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Top tips for keeping your guitar safe while travelling

Laura  Barnes
Top tips for keeping your guitar safe while travelling

Following on from our guide to travelling with a musical instrument, Nik from Pedal Rockstar delves deeper into how to perfectly pack your guitar while on the road and how changing temperatures and humidity can upset your instrument…

Are you thinking about taking your guitar with you on your travels? If so, you better keep reading, because we will be discussing a number of essential tips for keeping your guitar safe while travelling by air or on the road.

Whether it’s for leisure or professional purpose, taking your baby out while travelling can be a very stressful experience. So download these tips to your brain and you'll minimise the risk of damage to your guitar during travel.

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So, let's start with what you should be using to place the guitar in. You’ll want to go for the strongest hard shell case you can find on the market. The tough shell of a hard case will not only protect your precious guitar from bumps or reckless airport staff, but will also preserve a part of the "habitat", of what your guitar is used to. If you haven't got yourself a hard shell guitar case yet, be on the lookout for cases with reinforced corners, as this will drastically increase its lifespan.


It might be very obvious to you that you would be very careful if you were handling some other guitarist’s axe, but others need more clarity. Putting stickers on your case saying "Fragile" will definitely increase the chance of others being more cautious with your guitar. This applies if the guitar is taken with you as carry-on luggage, checked baggage or when you are taking it on the road.


To safely get your guitar from point A to point B, setting it up is essential. You’ll want to start with loosening the strings on your guitar. Due to changes in air pressure, temperature or humidity, the wood and strings of your guitar will start warping. Some guitars can handle this better than others, but results might vary from no visual changes to cracking of the strings, neck or body. Loosen the strings by roughly 1.5 tone to prevent this from happening.

Especially when travelling on the road, the temperature inside the vehicle can get extremely hot. While these extreme temperatures are too much for humans or animals, you also don’t want to expose your guitar to it! So, don't park your car in the burning sun, with rolled up windows and your guitar in it. Take your guitar with you!

As explained, humidity is one of the factors that could cause some serious damage to your guitar. By placing a dehumidifier in your guitar case, this is at least one thing less to worry about. When a guitar is placed in an environment with a high humidity, it will absorb some of that moisture, thus expanding and possibly cracking. The dehumidifier will absorb the moisture in the guitar case instead of the guitar.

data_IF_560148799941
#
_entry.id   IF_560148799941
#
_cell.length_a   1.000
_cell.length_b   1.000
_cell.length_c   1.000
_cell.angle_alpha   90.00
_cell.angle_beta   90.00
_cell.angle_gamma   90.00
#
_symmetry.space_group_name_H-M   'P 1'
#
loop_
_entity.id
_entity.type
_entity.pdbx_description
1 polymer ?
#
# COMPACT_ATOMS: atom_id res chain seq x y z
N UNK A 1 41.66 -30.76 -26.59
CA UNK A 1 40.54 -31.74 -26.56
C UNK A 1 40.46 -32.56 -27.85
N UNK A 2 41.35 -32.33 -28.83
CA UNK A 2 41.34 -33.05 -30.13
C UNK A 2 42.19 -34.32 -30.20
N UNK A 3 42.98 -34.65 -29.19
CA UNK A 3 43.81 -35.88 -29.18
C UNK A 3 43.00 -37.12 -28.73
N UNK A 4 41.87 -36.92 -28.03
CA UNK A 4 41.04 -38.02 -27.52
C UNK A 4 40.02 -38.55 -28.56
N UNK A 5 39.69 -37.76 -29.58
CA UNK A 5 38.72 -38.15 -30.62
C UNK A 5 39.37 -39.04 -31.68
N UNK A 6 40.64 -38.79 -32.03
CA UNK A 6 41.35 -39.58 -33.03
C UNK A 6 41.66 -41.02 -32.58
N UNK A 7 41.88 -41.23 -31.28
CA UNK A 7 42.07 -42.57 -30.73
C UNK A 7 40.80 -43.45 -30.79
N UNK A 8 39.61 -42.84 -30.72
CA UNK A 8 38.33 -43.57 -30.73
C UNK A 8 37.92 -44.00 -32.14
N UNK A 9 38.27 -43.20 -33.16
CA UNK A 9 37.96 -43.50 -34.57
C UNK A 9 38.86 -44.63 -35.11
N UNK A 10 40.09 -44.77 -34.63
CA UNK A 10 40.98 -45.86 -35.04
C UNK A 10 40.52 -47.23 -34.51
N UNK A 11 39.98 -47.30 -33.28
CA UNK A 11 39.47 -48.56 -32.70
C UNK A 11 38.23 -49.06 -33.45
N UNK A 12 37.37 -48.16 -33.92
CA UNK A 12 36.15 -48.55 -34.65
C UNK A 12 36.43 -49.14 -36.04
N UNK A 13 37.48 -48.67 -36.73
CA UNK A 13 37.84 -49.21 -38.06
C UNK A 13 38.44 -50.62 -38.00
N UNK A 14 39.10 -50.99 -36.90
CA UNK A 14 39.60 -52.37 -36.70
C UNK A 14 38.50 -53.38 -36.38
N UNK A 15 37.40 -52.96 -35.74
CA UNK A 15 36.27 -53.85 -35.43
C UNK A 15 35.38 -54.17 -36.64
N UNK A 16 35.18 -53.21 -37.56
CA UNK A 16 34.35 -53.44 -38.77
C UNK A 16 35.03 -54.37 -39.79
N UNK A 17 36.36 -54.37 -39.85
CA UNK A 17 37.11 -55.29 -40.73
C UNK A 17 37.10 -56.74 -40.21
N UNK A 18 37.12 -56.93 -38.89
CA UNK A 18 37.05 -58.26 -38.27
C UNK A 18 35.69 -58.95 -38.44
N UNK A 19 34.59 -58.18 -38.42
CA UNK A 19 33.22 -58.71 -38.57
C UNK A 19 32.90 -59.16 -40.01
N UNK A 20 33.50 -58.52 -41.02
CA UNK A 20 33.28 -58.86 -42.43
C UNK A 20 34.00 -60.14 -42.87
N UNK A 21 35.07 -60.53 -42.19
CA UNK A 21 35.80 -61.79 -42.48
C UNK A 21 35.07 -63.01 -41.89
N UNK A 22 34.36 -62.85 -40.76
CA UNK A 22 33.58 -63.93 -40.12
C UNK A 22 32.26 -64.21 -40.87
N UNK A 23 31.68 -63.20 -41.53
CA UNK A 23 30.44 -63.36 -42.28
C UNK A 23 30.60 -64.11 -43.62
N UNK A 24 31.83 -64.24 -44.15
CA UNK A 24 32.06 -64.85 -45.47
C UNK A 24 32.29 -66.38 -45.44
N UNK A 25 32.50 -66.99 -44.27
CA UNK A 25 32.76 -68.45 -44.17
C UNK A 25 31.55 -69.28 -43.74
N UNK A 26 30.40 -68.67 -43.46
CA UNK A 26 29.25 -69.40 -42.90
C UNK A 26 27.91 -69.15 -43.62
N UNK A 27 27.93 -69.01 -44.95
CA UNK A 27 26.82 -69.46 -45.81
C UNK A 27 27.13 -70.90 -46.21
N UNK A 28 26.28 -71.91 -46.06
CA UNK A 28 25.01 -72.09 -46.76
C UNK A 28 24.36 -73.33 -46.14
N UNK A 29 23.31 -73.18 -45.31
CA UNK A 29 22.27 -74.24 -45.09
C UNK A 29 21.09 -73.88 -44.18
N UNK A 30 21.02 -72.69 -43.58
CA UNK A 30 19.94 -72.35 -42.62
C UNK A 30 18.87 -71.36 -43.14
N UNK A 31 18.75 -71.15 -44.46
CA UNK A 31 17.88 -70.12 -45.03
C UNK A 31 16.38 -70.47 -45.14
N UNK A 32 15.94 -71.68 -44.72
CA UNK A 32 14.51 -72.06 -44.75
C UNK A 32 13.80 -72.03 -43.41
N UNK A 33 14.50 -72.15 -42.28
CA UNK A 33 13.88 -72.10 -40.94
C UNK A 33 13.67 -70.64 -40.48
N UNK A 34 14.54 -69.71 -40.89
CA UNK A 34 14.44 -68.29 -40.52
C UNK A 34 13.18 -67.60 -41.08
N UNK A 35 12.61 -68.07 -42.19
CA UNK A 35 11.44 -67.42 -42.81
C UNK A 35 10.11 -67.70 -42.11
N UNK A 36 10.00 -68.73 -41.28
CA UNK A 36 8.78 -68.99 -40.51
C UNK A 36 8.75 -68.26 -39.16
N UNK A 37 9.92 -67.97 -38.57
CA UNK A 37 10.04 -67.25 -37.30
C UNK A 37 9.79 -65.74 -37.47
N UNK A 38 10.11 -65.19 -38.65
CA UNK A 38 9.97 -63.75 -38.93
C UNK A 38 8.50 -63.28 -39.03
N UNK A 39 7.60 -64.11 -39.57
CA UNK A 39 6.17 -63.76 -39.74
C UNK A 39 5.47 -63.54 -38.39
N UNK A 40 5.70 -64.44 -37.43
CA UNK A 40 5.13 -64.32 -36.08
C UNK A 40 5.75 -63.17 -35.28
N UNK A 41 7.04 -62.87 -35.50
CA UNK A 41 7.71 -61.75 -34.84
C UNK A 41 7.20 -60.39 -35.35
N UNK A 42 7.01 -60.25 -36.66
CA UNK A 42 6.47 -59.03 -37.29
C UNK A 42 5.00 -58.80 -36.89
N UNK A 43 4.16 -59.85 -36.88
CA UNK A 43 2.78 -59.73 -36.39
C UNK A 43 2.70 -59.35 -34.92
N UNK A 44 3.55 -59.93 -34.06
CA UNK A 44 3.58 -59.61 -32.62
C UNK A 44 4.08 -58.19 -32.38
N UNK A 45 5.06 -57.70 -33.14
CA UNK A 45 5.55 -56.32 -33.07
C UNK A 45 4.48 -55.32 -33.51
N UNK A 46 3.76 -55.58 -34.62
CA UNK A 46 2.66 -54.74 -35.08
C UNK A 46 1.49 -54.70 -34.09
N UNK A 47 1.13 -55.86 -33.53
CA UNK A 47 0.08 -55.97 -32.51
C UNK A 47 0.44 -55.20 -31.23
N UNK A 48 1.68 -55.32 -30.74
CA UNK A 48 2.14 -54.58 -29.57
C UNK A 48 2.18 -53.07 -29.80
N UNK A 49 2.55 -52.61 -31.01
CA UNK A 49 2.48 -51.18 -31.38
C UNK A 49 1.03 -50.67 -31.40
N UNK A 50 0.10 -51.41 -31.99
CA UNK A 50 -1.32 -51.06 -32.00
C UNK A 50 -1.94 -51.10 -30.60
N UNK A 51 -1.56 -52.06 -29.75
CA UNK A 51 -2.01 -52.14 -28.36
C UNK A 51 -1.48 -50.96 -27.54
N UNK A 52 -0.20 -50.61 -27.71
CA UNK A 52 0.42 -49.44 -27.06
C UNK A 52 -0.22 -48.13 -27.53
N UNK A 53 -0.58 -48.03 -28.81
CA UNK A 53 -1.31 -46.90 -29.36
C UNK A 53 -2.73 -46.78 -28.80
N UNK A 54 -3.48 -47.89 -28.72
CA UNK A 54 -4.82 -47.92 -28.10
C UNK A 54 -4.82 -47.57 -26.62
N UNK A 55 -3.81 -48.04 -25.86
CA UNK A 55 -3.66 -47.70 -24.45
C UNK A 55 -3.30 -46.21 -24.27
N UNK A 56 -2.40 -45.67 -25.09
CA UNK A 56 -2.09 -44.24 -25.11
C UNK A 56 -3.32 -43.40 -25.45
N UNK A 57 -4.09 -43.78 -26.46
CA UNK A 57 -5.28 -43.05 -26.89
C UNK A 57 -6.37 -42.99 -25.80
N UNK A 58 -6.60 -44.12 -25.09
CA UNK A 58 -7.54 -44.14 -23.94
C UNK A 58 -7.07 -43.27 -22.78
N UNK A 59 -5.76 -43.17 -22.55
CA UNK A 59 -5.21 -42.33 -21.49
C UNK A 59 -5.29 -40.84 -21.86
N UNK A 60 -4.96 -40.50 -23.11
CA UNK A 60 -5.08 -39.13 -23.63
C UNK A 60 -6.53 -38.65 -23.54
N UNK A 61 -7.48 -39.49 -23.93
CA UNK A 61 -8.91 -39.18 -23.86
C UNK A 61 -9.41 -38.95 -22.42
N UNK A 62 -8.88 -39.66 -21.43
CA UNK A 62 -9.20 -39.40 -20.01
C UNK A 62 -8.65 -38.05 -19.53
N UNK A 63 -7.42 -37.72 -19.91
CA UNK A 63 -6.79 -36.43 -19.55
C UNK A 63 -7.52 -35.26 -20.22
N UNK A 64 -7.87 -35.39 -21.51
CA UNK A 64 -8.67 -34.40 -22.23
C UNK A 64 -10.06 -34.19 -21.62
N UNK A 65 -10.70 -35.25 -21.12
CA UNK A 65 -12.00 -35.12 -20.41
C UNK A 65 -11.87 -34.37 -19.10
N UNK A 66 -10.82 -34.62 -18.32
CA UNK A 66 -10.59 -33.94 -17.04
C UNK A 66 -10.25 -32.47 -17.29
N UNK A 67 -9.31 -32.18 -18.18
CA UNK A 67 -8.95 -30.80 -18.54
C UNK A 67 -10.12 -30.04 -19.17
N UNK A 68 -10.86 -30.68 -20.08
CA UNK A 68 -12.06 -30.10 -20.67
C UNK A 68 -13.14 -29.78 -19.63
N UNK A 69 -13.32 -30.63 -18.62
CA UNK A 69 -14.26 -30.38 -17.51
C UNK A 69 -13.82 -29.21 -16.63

Something what you absolutely want to avoid is having a lot of extra room that your guitar can move around in. Extra room in your guitar case will make it easier for the guitar to bump around in and get damaged. Especially fill up spaces around the neck as this is a delicate part of the guitar.


When a guitar is placed in an environment with a lot of vibrations, say a plane, naturally the strings will start vibrating. Now, we have already filled up space around the guitar, but still want to add some cloth or such between the strings and the fretboard for precaution. The constant and high-frequency vibrations of the strings can cause fret wear due to the constant contact.


This is probably a no-brainer, but make sure you place your guitar on top of other luggage. You will have to make sure that whenever you have the opportunity, say you're going by bus, try to have your guitar placed on top, especially when you are not using a hard shell case.

When travelling by plane, you’ll want to make sure to board the plane first, as this leaves out the chance that your guitar will be denied in the plane when there's no room in the overhead cabins. Also, you could try and persuade the cabin crew to place your guitar in one of the storage closets.


Leave the case closed for some hours after flying or driving around in a hot car. The guitar needs to slowly adjust to the room temperature while staying in the case. Opening the case immediately will cause too fast of a change in temperature and humidity, thus inflicting stress upon the guitar and possibly breaking the body, neck or strings.

Travelling with a very favourable and/or expensive piece of equipment can be a very stressful and "dangerous" experience. But, when taking the time to prepare your rig and understand the tricks of the trade, you can decrease the chance of damage to your guitar drastically.

Feel free to go back to this list once in a while to bring this knowledge back to the forefront!

Nik is the Content Manager at Pedal Rockstar.

Tags: Opinion , travelling musicians , guide , Nik , Pedal Rockstar , top tips , travelling with a guitar

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